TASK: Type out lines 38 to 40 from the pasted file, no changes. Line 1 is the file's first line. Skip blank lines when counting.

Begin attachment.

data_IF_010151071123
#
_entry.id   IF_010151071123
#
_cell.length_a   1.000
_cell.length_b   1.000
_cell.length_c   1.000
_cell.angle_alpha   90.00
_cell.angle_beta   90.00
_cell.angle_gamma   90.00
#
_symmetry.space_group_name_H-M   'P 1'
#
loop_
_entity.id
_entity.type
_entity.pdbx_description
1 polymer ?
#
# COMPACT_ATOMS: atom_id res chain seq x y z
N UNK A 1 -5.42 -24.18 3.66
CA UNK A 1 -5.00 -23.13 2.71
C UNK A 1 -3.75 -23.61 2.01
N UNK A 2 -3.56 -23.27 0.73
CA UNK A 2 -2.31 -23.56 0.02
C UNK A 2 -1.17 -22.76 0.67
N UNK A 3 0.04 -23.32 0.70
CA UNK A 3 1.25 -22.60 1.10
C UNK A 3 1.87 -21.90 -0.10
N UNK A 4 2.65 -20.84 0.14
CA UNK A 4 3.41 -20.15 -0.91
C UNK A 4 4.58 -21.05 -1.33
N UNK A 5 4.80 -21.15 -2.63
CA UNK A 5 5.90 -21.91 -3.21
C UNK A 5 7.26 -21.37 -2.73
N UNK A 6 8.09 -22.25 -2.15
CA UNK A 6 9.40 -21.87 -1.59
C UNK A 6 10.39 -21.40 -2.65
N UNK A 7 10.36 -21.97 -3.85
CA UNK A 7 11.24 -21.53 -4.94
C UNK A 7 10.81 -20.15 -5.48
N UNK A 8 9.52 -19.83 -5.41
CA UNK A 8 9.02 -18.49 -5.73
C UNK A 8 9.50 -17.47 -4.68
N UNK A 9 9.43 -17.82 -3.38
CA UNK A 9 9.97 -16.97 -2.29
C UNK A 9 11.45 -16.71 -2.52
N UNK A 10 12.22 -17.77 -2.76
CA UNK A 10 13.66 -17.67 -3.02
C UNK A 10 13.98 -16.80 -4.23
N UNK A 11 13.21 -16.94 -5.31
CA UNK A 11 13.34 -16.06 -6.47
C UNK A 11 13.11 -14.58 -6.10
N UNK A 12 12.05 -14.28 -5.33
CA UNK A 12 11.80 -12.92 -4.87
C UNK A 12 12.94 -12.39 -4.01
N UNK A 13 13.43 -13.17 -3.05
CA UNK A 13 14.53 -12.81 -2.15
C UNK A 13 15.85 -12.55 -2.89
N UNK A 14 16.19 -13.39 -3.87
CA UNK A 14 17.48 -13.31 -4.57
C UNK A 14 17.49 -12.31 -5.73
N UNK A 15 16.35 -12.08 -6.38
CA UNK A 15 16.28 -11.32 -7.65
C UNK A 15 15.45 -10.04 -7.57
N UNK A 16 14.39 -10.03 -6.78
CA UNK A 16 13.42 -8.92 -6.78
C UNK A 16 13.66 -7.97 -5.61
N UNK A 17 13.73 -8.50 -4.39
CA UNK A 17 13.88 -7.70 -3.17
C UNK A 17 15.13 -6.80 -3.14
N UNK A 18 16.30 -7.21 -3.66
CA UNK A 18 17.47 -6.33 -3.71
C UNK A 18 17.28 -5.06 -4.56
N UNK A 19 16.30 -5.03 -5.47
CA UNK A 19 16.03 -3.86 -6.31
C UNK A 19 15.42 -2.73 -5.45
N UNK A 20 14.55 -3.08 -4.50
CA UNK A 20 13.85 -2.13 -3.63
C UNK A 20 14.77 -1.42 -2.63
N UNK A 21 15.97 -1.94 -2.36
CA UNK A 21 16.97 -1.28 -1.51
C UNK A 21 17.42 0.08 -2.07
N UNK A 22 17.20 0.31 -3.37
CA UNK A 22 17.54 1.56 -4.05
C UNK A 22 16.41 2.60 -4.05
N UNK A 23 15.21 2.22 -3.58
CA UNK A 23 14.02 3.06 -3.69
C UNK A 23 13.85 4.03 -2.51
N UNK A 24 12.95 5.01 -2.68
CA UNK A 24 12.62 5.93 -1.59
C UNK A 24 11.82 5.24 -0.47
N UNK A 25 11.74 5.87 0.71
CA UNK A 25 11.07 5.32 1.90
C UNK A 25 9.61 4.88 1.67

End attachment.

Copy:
C UNK A 6 10.39 -21.40 -2.65
N UNK A 7 10.36 -21.97 -3.85
CA UNK A 7 11.24 -21.53 -4.94